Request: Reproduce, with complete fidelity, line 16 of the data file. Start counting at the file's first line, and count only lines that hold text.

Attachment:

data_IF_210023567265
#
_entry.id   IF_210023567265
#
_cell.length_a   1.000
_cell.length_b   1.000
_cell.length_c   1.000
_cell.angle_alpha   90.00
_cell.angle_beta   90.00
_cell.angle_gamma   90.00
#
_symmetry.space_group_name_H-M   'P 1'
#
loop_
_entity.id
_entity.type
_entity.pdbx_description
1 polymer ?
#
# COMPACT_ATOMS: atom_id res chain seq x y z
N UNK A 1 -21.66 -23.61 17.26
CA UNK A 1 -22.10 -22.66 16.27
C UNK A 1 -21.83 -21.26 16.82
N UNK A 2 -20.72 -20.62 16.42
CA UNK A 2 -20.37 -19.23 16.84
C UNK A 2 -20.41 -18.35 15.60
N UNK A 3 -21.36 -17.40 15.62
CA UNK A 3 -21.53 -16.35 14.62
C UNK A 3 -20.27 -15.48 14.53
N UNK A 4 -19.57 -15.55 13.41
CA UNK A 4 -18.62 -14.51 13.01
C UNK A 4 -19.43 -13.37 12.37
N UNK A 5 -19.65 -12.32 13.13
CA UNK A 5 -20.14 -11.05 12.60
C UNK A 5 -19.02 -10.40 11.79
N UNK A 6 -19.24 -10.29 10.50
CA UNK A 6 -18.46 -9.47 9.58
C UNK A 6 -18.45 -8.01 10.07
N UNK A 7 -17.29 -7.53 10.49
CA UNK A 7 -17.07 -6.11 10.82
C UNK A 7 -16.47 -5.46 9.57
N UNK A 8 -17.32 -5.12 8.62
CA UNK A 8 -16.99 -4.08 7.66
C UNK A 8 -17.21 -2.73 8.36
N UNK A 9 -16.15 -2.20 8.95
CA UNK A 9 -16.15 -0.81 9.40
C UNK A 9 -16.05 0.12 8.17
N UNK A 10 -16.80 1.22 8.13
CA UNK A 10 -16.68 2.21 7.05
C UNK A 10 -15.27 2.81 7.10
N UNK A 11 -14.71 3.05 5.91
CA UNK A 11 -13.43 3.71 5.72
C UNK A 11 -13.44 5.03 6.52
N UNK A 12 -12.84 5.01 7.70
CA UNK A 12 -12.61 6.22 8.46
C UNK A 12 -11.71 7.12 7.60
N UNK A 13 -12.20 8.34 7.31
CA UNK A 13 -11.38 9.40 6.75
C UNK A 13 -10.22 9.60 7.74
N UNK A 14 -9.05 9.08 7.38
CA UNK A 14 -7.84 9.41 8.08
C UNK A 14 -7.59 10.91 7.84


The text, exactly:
_entity.type